“The ‘more diversity in the toy box’ campaign struck a chord with us . . .” the company posted to their Facebook page on May 13. “So our engineer Ant got to work on a Makie hearing aid, then a walking aid. Hmm, how about Makies with facial birthmarks? With the help of faceup artists like our amazing customiser [sic] friend Sioux, those are possible too. We’re super happy about this, and there’s more on the way . . .”

On Thursday, the company announced that they are soon releasing a doll with an insulin pump. The company has included a “#ToyLikeMe Endorsed” category to their website where parents can choose a doll and select accessories.

MakieLab CTO Matthew Wiggins said, “It’s fantastic that our supercharged design and manufacturing process means we can respond to a need that’s not met by traditional toy companies. We’re hoping to make some kids—and their parents!—really happy with these inclusive accessories.”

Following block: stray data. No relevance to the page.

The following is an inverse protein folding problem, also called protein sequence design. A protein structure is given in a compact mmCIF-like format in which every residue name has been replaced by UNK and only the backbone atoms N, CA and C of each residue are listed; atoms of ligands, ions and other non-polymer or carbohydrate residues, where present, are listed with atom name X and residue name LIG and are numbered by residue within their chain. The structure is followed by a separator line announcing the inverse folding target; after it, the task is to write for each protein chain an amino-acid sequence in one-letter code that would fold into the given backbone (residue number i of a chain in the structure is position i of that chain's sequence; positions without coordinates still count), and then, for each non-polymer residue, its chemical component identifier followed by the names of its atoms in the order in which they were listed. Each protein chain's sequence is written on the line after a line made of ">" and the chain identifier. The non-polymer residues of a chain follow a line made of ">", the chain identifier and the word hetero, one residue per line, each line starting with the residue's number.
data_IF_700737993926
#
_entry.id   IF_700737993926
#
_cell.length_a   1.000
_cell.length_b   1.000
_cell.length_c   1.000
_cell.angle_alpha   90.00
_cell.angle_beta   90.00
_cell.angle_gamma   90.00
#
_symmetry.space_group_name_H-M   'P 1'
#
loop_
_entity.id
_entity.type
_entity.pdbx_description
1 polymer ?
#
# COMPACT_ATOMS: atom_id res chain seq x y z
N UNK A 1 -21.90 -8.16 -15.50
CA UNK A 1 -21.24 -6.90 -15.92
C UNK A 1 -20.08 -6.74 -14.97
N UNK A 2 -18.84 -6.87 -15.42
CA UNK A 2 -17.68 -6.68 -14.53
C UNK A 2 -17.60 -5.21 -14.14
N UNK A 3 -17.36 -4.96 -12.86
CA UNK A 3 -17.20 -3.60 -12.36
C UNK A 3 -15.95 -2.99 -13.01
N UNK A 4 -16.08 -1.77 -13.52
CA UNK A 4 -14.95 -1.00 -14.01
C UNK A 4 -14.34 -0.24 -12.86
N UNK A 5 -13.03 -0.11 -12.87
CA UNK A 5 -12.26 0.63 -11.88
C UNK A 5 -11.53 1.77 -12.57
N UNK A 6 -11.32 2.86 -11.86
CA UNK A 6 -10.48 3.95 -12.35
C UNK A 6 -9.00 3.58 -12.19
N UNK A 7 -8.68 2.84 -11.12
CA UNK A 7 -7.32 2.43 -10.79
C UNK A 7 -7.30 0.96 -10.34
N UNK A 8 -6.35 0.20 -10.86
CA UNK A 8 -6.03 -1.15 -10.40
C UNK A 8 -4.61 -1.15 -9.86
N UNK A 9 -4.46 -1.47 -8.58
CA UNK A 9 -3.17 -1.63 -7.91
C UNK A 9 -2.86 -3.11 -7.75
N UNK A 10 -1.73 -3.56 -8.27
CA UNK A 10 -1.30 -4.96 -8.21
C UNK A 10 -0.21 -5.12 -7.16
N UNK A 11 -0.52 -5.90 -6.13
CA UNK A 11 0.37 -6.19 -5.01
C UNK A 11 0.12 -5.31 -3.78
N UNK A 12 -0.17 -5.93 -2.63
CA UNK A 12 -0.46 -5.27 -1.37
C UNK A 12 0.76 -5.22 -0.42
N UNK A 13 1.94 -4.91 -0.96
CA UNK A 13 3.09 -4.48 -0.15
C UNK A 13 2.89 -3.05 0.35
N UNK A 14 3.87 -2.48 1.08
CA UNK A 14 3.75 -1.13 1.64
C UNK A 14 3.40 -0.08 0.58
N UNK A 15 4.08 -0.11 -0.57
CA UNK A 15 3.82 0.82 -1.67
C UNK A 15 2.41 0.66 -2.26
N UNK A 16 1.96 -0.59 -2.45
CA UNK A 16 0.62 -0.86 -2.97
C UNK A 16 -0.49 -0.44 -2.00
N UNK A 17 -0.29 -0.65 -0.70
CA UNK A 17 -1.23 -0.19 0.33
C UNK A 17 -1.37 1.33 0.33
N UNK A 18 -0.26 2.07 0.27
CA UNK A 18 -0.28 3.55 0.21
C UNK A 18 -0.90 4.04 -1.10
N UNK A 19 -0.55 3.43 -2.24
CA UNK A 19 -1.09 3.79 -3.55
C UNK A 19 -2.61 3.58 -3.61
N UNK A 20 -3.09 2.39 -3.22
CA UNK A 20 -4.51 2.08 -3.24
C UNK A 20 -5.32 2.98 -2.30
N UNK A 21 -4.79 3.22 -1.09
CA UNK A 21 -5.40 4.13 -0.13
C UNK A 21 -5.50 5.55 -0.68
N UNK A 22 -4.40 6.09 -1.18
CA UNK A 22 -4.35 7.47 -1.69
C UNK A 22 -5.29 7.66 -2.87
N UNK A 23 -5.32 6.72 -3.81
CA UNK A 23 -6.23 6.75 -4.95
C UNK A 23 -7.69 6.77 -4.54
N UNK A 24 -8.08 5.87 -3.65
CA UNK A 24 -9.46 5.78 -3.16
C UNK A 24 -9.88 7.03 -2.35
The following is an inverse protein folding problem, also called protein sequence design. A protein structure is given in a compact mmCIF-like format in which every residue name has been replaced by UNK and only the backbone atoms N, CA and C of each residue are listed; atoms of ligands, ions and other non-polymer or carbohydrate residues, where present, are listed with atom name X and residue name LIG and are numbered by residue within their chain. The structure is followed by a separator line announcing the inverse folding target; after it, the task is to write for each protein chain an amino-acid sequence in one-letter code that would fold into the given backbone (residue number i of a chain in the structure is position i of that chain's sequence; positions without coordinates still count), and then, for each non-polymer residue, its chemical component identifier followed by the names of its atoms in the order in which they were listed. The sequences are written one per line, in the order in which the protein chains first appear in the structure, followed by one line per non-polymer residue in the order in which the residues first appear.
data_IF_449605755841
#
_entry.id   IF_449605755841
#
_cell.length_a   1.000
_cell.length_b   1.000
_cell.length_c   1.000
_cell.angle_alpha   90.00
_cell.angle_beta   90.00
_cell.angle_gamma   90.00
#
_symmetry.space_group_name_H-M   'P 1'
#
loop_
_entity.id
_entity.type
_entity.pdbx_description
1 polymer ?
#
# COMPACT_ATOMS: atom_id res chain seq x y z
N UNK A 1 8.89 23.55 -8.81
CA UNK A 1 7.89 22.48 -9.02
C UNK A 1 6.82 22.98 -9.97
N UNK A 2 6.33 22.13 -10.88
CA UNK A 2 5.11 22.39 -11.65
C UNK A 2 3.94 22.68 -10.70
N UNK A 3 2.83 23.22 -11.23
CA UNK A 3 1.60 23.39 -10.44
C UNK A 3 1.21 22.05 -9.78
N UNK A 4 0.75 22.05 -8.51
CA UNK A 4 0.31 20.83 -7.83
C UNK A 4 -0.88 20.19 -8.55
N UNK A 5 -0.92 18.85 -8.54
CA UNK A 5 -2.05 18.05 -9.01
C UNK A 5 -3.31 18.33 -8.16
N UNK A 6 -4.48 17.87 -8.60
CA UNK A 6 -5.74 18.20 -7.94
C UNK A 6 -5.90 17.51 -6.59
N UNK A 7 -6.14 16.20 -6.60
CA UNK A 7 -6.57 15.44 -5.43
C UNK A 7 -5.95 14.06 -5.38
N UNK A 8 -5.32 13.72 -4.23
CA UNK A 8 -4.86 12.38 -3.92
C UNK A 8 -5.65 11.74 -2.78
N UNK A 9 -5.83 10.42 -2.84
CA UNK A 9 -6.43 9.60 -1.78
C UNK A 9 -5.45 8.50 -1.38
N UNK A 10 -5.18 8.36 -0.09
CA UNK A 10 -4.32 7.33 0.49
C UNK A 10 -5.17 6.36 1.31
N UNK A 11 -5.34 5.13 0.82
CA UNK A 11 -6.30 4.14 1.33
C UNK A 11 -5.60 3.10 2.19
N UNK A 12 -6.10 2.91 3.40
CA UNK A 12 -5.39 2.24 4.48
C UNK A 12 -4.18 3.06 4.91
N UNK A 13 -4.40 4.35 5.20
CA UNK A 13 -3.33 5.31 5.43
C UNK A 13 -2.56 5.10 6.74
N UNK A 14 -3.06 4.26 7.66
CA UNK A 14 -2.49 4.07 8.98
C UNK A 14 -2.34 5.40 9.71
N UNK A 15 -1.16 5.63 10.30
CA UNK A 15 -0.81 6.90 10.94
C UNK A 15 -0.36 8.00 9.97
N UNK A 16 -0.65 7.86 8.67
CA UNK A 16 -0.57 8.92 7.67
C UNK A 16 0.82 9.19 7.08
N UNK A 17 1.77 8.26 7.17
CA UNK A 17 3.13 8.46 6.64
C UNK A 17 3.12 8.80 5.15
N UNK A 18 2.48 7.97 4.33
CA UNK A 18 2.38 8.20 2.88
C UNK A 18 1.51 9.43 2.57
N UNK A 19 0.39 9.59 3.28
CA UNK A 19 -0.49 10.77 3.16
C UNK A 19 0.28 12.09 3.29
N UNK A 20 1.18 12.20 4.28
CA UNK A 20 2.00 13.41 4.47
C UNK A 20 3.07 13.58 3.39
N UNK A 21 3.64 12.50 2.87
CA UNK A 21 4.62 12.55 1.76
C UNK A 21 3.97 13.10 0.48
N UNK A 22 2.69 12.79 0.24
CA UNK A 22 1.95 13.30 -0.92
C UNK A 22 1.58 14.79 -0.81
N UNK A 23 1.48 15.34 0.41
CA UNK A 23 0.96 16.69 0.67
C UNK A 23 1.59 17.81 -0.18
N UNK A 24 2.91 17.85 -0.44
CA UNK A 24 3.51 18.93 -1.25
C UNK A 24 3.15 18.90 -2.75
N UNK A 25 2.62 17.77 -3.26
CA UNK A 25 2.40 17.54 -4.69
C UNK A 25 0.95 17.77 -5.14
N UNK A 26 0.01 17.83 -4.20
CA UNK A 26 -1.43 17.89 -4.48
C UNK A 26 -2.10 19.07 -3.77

At this time, the offering is limited to hearing aids and canes, but the company welcomes any and all suggestions.

On Friday, “Toy Like Me” campaigners announced that Playmobil has officially become the first global toy brand to join the “Toy Like Me” toy box revolution.

“PLAYMOBIL CALLED US DIRECT!” the Facebook post read on May 28. “. . . We are literally twirling our Elsa dolls above our heads! We are flinging Playmobil knights and princesses around like joyous confetti! We are doing the conga up and down the aisles of Toys R Us!”

The response from supporters has been overwhelming. And while the company does not appear to associate with any form of faith, this campaign—this movement—immediately brought to mind the words in Psalm 139:14 (NLT):